More than three years after their September 2008 government takeover, mortgage giants Fannie Mae and Freddie Mac are back in the news.
Just last week, the inspector general of the Federal Housing Finance Agency, which regulates the pair, reported that Fannie has had to ante up nearly $100 million to defend three former officials of the companies—including Fannie’s ex-CEO Franklin Raines—as a result of an accounting-fraud scandal that erupted in 2004. This of course, has become the U.S. taxpayer’s burden.
The allegations paint a picture of executives hell-bent on loading their companies with shaky loans to boost their bonuses.
Then there’s the fierce debate among conservatives and liberals over whether Fannie and Freddie were primarily responsible for the Great Recession by making home loans to low- and moderate-income folks who couldn’t afford the payments—or whether the culprit was Wall Street, which fueled the housing market by securitizing the risky subprime and alt-A (aka low-documentation or liar) loans that produced most of the mortgage defaults and credit losses. How about both?
OVERARCHING ALL OF THIS are two security-fraud complaints filed late last year by the Securities and Exchange Commission in the U.S. district court in Manhattan. The agency is charging, among others, Daniel Mudd, another former Fannie CEO, and Richard Syron, his counterpart at Freddie, with a variety of civil offenses connected to the 2008 collapse that pushed their companies into government conservatorship. The underlying motive for the alleged misdeeds was greed, the agency asserts. Both the companies’ stock prices and their executives’ bonuses were linked to financial results. The more mortgages processed, the better the reported numbers would be.
The complaints, backed by various statements of fact agreed to by Fannie and Freddie in accompanying non-prosecution agreements, paint a sordid picture of what went on at the two government-sponsored enterprises from 2005 until their collapse in September 2008.
The allegations, although couched in bloodless prose, paint a picture of executives hell-bent on loading up their companies with high-fee subprime and alt-A mortgage guarantees, while hiding from investors, regulators and even Congress the outsize risks involved. The effort allegedly involved shenanigans such as mislabeling mortgages as prime that clearly weren’t and systematically debauching decades-old credit standards for acceptable mortgages, such as an 80% loan-to-value maximum and a strong FICO credit score for borrowers.
Syron’s lawyer, Thomas Green of SidleyAustin LLP, called the charges against his client “senseless.” He added that, during Syron’s tenure, Freddie Mac had been scrupulous in “disclosing information about the character of all the loans in its single-family portfolio. There was no inadequate disclosure.” Daniel Mudd’s lawyer was unavailable for comment about the SEC case. But Mudd has said he didn’t attempt to mislead anyone and that the government had all the relevant information on Fannie’s loan book. Syron asserts that Freddie wasn’t the victim of wrongdoing, but rather of a once-in-a-century home-price collapse. They have apparently changed their tune from one of “We were only looking out for the shareholders.”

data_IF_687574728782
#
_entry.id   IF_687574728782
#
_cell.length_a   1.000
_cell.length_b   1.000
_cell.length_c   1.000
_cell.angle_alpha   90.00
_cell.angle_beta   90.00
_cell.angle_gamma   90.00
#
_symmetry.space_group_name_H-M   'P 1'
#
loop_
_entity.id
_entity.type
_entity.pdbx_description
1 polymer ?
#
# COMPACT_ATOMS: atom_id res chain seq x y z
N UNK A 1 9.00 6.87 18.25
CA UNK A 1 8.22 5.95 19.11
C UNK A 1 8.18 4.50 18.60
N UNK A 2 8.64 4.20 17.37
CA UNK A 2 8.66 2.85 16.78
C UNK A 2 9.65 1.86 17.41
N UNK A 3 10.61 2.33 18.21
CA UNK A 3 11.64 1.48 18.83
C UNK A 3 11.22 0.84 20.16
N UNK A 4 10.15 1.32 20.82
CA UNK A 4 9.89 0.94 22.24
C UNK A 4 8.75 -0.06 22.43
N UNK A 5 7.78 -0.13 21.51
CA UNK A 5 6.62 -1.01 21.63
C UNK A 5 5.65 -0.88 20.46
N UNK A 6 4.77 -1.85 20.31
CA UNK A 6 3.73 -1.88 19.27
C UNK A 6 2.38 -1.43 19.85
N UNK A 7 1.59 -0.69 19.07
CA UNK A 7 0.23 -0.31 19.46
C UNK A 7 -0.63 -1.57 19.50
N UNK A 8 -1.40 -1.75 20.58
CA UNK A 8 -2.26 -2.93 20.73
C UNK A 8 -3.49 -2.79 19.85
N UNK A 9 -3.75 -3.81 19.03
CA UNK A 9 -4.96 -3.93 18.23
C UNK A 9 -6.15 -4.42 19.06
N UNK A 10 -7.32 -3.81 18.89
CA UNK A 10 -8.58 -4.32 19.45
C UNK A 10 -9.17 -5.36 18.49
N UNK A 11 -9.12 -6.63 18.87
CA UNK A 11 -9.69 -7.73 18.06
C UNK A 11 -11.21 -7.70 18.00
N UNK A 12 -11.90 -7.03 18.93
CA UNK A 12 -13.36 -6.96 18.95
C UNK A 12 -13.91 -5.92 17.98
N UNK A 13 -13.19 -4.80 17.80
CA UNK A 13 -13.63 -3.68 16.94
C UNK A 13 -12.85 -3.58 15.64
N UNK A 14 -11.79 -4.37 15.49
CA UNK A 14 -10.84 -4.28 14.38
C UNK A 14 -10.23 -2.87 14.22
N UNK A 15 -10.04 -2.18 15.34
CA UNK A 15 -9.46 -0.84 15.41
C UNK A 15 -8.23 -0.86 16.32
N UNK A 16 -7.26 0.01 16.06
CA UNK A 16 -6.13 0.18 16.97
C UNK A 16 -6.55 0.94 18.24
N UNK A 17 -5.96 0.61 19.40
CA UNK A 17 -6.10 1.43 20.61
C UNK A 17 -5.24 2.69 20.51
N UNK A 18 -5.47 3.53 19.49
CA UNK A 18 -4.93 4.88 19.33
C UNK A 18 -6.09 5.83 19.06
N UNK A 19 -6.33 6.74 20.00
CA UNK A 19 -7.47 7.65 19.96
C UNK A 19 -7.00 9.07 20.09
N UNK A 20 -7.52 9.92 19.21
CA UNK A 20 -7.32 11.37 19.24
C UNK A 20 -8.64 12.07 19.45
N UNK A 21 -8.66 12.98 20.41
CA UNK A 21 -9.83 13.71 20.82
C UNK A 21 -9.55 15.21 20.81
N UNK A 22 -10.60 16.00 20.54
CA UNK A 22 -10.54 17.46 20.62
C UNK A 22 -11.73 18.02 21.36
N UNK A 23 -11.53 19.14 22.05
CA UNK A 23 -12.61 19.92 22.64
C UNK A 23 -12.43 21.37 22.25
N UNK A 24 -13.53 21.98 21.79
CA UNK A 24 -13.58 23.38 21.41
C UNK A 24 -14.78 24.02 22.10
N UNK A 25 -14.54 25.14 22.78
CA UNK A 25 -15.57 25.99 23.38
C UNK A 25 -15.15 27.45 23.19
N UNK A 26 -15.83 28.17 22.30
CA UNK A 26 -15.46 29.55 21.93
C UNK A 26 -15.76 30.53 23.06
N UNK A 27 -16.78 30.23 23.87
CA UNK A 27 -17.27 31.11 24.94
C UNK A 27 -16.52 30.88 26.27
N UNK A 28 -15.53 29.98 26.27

The complaints focus on Fannie and Freddie’s primary business: guaranteeing interest and principal payments on single-family home mortgages they buy from lenders throughout the U.S., and then repackage into “agency securities” sold to investors worldwide. The guarantee remains attached to individual mortgages throughout their lives in securitization. The two agencies’ single-family portfolios account for over half of their combined $5.3 trillion book of business.
The SEC alleges that mislabeling dramatically understated the extent of both companies’ exposure to subprime and alt-A mortgages. Fannie, for example, claimed in its second-quarter 2008 report, issued just a month before the company’s seizure, that its alt-A mortgages accounted for only $306 billion of its guarantee exposure, when the real number was $647 billion, the SEC says.
Fannie was able to fudge the number, contends the complaint, because it pre-arranged with many alt-A lenders to code only a certain percentage of their alt-A loans with that designation. When a lender screwed up, which the complaint claims happened occasionally, it would draw a rebuke from Fannie, which would accept the loans only after the lender dropped the alt-A tag. The SEC states that the company euphemistically referred to mislabeled mortgages as “lender-selected loans.”
ACCORDING TO THE SEC COMPLAINT, there were yawning gaps between Freddie’s reported and actual subprime and alt-A exposures. By the second quarter of 2008, Freddie was claiming in filings that subprime comprised an infinitesimal $2 billion to $6 billion, or less than 0.2%, of its total single-family book, when the real number was an estimated $244 billion, or 14%. Just before Freddie’s collapse, alt-A had grown to $541 billion, or 30% of the book, rather than the officially reported $188 billion, or 10%.
Bizarrely, the SEC reports, beginning perhaps in 2004, Freddie began to buy mortgages that had passed muster on Fannie’s automated underwriter system, Desktop Underwriter, instead of using its own Loan Prospector. The SEC alleges that Freddie preferred Underwriter because it generated more mortgage-purchase approvals as a result of its looser FICO credit and loan-to-value standards. By 2007, Freddie was getting more loans (31%) via Fannie’s system than its own (27%).